Another fellow Canadian, Anthony Bennett, joins Wiggins in his move to Minnesota. To say Bennett’s NBA career started out in dire straits is an understatement. He had one of the worst rookie seasons in recent memory for a number one overall pick last year for the Cavaliers. He had shoulder surgery before the season started, wasn’t able to get into the type of shape coach Mike Brown was looking for, looked lost on both ends of the floor and never really found his stride rarely seeing the floor by averaging 12.8 minutes and only 4.2 points per game. With all that said, I don’t believe Bennett is the bust many have already prematurely pegged him to be. With the shoulder no longer being a concern and his conditioning much improved, when he’s played he’s averaged nearly a double-double on the floor with 12.5 points and 9.5 rebounds per game. Look for him to show he has more to his game than he showed last season if given an opportunity. He has stiff competition in a packed frontcourt with Nikola Pekovic, new addition Thaddeus Young and Gorgui Dieng.

The trade aftermath also further puts the focus on Ricky Rubio to show that he can indeed lead this team. Results on him so far have been mixed. Currently in the middle of active negotiations with the team on a contract extension, rumor has it he’s looking to get paid. Nobody has questioned he’s a gifted passer and can make the game easier for his teammates as he averaged nearly 8.6 assists per game last year. However, as it stands his team has yet to reach the playoffs during his tenure. His shooting percentages continue to leave plenty to be desired three years into his NBA career at a dismal 32 percent from three point range and 38 percent from the field. I love watching him play but he has plenty to prove this season and I expect the Wolves brass to keep a close eye on his development to see where his future stands with the team.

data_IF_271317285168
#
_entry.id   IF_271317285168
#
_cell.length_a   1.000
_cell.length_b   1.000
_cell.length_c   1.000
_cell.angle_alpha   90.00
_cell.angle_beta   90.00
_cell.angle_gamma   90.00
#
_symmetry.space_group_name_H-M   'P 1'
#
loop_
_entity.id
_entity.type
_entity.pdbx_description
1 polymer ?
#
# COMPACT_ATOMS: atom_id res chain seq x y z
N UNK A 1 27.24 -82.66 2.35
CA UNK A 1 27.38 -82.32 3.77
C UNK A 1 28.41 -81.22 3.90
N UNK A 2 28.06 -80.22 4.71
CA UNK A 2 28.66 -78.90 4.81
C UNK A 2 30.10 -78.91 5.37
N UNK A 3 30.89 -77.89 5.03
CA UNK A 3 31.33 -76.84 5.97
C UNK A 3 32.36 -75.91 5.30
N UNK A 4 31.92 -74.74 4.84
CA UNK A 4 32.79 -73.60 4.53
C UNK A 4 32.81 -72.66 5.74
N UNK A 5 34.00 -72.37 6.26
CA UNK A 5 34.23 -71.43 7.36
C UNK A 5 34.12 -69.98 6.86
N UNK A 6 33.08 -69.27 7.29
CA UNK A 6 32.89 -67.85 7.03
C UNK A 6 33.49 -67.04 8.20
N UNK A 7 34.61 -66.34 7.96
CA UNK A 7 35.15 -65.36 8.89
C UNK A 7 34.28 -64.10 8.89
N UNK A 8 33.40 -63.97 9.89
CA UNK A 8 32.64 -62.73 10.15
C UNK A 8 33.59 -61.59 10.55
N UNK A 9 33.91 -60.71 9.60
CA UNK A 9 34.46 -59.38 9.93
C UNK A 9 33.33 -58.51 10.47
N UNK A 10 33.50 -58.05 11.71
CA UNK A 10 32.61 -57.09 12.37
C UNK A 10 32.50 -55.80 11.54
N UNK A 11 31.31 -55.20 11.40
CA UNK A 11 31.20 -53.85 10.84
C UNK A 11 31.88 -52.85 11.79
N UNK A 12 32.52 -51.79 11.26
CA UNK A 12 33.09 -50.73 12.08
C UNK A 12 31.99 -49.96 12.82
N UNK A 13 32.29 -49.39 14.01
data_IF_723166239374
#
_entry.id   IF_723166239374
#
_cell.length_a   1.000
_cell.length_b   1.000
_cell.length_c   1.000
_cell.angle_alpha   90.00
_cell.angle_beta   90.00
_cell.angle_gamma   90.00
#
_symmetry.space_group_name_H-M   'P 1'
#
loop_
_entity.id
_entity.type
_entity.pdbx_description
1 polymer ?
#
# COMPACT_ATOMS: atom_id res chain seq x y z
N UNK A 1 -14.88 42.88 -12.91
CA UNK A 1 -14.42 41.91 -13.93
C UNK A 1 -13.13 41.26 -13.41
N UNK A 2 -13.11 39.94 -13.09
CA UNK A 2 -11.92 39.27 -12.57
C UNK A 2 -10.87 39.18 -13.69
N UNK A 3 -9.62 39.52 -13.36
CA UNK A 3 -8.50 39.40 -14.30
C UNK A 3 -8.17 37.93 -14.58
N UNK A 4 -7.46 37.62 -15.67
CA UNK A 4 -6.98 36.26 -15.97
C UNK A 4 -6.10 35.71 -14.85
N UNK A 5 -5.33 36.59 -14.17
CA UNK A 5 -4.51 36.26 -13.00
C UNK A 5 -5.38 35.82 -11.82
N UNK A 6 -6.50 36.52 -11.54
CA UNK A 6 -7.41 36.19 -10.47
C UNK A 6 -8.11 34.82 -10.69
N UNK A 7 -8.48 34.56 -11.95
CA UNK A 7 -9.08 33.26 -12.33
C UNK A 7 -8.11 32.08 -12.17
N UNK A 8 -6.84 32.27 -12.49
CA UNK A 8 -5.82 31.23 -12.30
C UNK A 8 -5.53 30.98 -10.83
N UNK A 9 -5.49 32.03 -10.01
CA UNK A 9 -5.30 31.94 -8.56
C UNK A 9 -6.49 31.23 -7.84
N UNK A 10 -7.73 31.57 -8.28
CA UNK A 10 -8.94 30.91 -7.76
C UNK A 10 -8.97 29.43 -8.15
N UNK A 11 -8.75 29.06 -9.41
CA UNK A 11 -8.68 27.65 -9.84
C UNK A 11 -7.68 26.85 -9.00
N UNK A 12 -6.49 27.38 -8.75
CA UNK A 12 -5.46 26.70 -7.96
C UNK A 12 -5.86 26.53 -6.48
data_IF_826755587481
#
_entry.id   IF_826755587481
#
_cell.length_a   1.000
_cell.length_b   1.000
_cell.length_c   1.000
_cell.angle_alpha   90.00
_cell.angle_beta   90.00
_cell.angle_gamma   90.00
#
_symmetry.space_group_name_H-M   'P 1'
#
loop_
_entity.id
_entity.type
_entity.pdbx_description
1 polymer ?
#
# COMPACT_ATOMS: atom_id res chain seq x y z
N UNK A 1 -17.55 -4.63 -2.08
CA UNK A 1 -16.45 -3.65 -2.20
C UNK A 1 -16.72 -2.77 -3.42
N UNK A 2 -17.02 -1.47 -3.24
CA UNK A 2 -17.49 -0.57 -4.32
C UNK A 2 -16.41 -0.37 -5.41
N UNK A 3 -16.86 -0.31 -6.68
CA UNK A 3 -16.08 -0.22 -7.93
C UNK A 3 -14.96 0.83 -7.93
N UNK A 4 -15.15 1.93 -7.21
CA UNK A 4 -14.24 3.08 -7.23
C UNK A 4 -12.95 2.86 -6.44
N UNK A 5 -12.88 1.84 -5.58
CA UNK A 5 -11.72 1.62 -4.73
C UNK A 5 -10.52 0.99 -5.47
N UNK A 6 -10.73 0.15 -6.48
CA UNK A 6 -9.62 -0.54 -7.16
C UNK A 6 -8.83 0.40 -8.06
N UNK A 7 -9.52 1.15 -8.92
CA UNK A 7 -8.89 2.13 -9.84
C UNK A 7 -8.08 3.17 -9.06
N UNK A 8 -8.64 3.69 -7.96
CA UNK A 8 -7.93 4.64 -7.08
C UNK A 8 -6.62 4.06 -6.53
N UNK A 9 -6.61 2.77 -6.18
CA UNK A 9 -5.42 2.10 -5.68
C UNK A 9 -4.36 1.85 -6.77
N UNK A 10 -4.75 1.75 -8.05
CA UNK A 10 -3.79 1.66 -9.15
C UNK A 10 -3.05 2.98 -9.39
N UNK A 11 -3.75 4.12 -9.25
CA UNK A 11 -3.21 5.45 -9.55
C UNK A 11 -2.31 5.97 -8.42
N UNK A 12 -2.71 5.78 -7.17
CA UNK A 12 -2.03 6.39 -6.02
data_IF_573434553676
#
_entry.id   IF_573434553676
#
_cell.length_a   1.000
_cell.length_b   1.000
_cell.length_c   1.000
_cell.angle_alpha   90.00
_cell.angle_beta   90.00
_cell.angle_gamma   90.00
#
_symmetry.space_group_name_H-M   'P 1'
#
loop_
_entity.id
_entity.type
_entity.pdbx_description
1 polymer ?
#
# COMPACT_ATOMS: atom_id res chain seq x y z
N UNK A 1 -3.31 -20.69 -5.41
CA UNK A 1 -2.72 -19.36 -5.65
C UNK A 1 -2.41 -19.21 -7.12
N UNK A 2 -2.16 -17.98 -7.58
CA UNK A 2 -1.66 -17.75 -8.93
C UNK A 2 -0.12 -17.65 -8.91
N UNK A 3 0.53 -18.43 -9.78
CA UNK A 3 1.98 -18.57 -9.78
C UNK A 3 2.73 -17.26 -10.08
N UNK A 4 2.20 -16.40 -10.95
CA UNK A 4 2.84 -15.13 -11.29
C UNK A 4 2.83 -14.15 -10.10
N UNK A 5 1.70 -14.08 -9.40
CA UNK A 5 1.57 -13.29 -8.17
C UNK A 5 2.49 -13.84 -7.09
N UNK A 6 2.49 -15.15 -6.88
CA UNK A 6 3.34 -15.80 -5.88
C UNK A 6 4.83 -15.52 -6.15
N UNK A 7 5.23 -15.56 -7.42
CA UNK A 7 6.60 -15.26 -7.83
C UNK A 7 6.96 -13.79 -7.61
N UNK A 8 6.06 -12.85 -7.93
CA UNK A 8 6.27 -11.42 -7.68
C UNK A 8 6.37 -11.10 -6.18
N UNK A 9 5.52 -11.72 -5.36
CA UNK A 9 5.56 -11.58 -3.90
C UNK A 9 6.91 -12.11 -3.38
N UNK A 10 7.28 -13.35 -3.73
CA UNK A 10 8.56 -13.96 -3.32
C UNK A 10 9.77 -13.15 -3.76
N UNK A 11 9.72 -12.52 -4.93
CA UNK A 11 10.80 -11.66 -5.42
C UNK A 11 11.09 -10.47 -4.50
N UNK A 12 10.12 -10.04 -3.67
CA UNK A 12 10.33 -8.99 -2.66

5. Health issues with Ty Lawson and Danilo Gallinari can sway the Nuggets’ season.

Last season was a brutal one for the Denver Nuggets. It was an injury marred season with a win total of 36 games, and it was disappointing to say the least considering the year prior the team achieved 57 wins under the helm of the fired George Karl. Nuggets coach Brian Shaw will be looking to put his stamp on the team in his second season but he is very mindful that health will be crucial. It’s without question that Ty Lawson is the spark that drives this team. The former Tar Heel has become a fixture on the team and they’ll only go as far as he takes them. He played in 62 games last year and was a big part of why it was hard for the team to get in sync with a lack of playmakers on the roster. Hamstring issues were the primary culprit for the missed time last season for him. What’s concerning is that he missed the end of last season with an ankle injury that did not allow him to train and do his conditioning to the level that he’s used to this offseason. We’ve seen how issues like this can somewhat derail a season for teams that rely heavily on their floor general from the point guard spot (see Brooklyn Nets PG Deron Williams). Coach Shaw is trying to do what he can as Christopher Dempsey of the Denver Post pointed out.

“There is some concern,” Shaw said. “I haven’t really been killing him in practice or even in games. I’m cognizant of that. But once again, it’s something that he’s going to have to work himself through.”

Lawson will already be wearing a brace on his ankle throughout the season as a precaution, and during his most recent preseason contest against the Celtics he was not able to finish the game due to hamstring concerns. It will be something to keep an eye on this year.